The Pentagon on Tuesday approved the reallocation of $3.6 billion of defense funding to President Donald Trump’s plan for an expanded physical border along the U.S.-Mexico border.
In a letter to Congress, Defense Secretary Mark Esper said the funding would be redistributed from 127 military construction projects to 11 wall projects, which he said are “necessary to support the use of armed forces in connection with the national emergency” at the southern border.
“These projects will deter illegal entry, increase the vanishing time of those illegally crossing the border and channel migrants to ports of entry,” Esper wrote. “They will reduce the demand for DoD personnel and assets at the locations where the barriers are constructed and allow the redeployment of DoD personnel and assets to other high-traffic areas on the border without barriers.”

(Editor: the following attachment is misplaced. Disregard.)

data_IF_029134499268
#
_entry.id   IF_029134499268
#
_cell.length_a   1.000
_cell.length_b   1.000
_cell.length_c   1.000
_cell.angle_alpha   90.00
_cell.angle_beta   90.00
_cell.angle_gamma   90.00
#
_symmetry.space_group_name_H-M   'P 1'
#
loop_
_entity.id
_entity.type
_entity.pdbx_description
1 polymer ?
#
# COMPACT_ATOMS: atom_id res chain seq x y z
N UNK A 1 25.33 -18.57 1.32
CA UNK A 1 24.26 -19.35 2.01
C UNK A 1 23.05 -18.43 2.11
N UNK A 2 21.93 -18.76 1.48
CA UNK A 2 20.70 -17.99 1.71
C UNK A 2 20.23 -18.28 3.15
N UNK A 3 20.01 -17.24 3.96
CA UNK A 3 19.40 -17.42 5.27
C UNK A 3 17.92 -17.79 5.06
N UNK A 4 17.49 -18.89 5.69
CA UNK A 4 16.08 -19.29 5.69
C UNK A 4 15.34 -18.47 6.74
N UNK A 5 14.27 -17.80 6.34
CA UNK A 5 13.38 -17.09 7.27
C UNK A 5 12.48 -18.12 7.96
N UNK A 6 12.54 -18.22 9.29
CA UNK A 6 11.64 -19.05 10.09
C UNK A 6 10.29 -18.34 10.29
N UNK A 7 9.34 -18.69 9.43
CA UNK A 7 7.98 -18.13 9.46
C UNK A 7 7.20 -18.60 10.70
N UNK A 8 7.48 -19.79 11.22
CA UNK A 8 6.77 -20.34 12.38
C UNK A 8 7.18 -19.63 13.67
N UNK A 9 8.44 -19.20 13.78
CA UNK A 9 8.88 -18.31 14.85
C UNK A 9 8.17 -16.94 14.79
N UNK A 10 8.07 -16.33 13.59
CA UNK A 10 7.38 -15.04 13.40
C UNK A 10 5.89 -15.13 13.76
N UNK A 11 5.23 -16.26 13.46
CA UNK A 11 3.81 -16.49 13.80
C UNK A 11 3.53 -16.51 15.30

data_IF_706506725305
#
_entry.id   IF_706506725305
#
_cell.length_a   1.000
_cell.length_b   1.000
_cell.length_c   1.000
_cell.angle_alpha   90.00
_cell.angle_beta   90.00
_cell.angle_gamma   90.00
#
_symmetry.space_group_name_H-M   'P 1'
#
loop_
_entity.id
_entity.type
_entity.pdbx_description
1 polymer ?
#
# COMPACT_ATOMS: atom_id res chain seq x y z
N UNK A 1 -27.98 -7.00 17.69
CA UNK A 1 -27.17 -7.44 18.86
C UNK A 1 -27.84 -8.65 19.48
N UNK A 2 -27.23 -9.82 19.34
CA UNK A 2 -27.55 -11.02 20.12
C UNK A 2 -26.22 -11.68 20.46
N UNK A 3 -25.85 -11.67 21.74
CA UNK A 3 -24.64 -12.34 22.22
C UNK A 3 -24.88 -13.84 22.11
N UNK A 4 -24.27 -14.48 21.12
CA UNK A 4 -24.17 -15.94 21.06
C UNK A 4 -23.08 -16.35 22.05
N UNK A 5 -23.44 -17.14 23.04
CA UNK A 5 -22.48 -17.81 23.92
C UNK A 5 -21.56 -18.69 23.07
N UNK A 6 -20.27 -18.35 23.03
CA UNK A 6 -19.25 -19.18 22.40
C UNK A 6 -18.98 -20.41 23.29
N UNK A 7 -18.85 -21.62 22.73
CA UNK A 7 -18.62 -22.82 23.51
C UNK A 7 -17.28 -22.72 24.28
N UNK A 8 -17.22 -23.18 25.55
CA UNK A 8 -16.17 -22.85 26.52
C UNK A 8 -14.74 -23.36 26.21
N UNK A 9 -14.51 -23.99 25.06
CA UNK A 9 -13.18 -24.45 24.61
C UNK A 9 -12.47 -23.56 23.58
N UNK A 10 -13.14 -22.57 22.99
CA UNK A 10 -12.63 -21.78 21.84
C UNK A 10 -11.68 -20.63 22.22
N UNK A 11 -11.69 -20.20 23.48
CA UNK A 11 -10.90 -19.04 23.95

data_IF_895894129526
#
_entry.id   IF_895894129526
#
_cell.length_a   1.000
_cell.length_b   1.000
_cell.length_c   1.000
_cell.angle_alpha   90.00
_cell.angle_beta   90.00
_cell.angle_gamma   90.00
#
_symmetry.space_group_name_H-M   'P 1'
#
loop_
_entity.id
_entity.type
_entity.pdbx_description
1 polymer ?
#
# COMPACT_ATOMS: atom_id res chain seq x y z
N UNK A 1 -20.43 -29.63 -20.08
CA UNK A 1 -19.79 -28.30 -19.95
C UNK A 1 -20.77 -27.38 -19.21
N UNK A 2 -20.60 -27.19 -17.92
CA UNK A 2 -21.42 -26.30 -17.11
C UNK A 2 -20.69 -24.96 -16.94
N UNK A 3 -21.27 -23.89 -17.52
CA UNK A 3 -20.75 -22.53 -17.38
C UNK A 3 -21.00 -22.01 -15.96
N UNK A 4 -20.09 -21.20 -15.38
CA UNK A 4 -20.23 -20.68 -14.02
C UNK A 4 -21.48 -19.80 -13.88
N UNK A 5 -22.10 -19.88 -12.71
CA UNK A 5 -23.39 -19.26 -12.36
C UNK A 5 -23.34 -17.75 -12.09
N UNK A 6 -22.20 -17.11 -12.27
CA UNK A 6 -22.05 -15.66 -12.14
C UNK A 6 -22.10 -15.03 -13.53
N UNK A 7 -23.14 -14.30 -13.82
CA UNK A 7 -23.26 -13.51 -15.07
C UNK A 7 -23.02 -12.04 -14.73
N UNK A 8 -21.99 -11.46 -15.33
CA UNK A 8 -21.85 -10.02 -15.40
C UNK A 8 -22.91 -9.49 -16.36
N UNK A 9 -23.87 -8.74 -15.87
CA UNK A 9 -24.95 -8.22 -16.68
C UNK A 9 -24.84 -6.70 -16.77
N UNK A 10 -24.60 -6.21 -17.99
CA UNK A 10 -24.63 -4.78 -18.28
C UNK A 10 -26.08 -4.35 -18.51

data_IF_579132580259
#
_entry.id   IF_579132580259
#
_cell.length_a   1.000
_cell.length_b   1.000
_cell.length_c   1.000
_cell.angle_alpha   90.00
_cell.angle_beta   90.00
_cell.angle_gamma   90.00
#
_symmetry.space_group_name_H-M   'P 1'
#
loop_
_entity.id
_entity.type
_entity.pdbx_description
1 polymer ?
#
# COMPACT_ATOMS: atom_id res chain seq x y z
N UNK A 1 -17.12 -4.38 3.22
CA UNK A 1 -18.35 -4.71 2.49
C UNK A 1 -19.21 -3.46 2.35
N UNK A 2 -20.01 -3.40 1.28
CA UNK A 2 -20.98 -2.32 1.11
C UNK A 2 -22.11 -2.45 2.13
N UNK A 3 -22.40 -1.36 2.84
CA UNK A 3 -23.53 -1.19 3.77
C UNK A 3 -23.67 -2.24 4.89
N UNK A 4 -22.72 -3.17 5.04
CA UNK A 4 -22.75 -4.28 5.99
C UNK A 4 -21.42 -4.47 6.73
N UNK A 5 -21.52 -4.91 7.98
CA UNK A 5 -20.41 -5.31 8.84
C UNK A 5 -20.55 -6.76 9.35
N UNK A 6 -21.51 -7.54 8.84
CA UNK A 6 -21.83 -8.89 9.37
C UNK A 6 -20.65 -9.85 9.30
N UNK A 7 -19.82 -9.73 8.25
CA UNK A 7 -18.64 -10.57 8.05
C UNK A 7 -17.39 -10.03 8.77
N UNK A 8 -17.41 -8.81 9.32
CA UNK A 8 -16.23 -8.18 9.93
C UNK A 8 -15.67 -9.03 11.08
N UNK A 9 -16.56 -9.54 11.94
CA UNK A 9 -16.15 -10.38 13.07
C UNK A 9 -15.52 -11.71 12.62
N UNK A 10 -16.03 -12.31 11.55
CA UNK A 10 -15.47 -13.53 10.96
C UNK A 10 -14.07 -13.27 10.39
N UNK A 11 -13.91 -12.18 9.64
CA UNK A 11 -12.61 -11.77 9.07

Officials said the $3.6 billion will fund 175 miles of new or reconstructed wall along the border with Mexico.
Pentagon spokesman Jonathan Rath said the Pentagon will release a list of the 127 military construction projects that will lose funding because of the decision later this week after the agency notifies lawmakers and foreign embassies, The Washington Post reported.
The Pentagon said the affected projects won’t be canceled and could avoid delay if Congress agrees to appropriate funds for them once again.
Senate Democratic leader Chuck Schumer of New York condemned the decision, describing Trump’s efforts to expand the physical border wall as “misguided.”
“It is a slap in the face to the members of the Armed Forces who serve our country that [Trump] is willing to cannibalize already allocated military funding to boost his own ego and for a wall he promised Mexico would pay to build,” he wrote on Twitter.
Copyright 2019 United Press International, Inc. (UPI). Any reproduction, republication, redistribution and/or modification of any UPI content is expressly prohibited without UPI’s prior written consent.
This content is published through a licensing agreement with Acquire Media using its NewsEdge technology.